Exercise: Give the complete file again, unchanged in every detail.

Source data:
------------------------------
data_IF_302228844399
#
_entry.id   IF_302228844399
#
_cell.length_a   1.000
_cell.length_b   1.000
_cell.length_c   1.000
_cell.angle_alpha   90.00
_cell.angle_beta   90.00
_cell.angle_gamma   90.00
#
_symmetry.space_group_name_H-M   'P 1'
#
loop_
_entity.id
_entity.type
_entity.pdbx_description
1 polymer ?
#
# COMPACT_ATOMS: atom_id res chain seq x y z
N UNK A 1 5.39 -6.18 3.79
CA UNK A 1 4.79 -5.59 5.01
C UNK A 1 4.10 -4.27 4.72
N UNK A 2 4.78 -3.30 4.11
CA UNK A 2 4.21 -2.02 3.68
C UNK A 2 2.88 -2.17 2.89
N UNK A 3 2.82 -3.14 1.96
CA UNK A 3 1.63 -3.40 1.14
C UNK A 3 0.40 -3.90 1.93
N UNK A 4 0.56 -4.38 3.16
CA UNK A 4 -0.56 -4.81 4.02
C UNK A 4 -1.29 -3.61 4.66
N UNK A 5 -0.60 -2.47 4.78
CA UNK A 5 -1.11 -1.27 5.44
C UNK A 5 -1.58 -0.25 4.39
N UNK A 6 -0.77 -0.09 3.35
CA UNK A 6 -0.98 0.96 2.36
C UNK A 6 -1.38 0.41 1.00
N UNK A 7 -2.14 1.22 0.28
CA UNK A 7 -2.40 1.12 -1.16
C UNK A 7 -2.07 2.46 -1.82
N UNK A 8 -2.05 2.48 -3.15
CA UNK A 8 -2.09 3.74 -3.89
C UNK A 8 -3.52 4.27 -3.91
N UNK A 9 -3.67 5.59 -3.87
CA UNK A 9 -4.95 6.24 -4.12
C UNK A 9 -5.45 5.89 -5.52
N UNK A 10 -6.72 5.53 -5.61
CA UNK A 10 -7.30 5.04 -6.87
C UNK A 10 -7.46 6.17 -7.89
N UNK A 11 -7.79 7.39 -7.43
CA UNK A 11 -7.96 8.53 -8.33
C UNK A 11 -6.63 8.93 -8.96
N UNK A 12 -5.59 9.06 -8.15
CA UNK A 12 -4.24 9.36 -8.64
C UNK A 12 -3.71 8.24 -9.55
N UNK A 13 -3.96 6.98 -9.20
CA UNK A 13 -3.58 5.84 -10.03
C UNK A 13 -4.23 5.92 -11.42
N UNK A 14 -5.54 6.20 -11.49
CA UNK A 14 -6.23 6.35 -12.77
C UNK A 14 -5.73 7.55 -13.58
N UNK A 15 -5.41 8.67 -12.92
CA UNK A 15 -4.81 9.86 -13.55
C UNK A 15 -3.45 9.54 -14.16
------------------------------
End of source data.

data_IF_302228844399
#
_entry.id   IF_302228844399
#
_cell.length_a   1.000
_cell.length_b   1.000
_cell.length_c   1.000
_cell.angle_alpha   90.00
_cell.angle_beta   90.00
_cell.angle_gamma   90.00
#
_symmetry.space_group_name_H-M   'P 1'
#
loop_
_entity.id
_entity.type
_entity.pdbx_description
1 polymer ?
#
# COMPACT_ATOMS: atom_id res chain seq x y z
N UNK A 1 5.39 -6.18 3.79
CA UNK A 1 4.79 -5.59 5.01
C UNK A 1 4.10 -4.27 4.72
N UNK A 2 4.78 -3.30 4.11
CA UNK A 2 4.21 -2.02 3.68
C UNK A 2 2.88 -2.17 2.89
N UNK A 3 2.82 -3.14 1.96
CA UNK A 3 1.63 -3.40 1.14
C UNK A 3 0.40 -3.90 1.93
N UNK A 4 0.56 -4.38 3.16
CA UNK A 4 -0.56 -4.81 4.02
C UNK A 4 -1.29 -3.61 4.66
N UNK A 5 -0.60 -2.47 4.78
CA UNK A 5 -1.11 -1.27 5.44
C UNK A 5 -1.58 -0.25 4.39
N UNK A 6 -0.77 -0.09 3.35
CA UNK A 6 -0.98 0.96 2.36
C UNK A 6 -1.38 0.41 1.00
N UNK A 7 -2.14 1.22 0.28
CA UNK A 7 -2.40 1.12 -1.16
C UNK A 7 -2.07 2.46 -1.82
N UNK A 8 -2.05 2.48 -3.15
CA UNK A 8 -2.09 3.74 -3.89
C UNK A 8 -3.52 4.27 -3.91
N UNK A 9 -3.67 5.59 -3.87
CA UNK A 9 -4.95 6.24 -4.12
C UNK A 9 -5.45 5.89 -5.52
N UNK A 10 -6.72 5.53 -5.61
CA UNK A 10 -7.30 5.04 -6.87
C UNK A 10 -7.46 6.17 -7.89
N UNK A 11 -7.79 7.39 -7.43
CA UNK A 11 -7.96 8.53 -8.33
C UNK A 11 -6.63 8.93 -8.96
N UNK A 12 -5.59 9.06 -8.15
CA UNK A 12 -4.24 9.36 -8.64
C UNK A 12 -3.71 8.24 -9.55
N UNK A 13 -3.96 6.98 -9.20
CA UNK A 13 -3.58 5.84 -10.03
C UNK A 13 -4.23 5.92 -11.42
N UNK A 14 -5.54 6.20 -11.49
CA UNK A 14 -6.23 6.35 -12.77
C UNK A 14 -5.73 7.55 -13.58
N UNK A 15 -5.41 8.67 -12.92
CA UNK A 15 -4.81 9.86 -13.55
C UNK A 15 -3.45 9.54 -14.16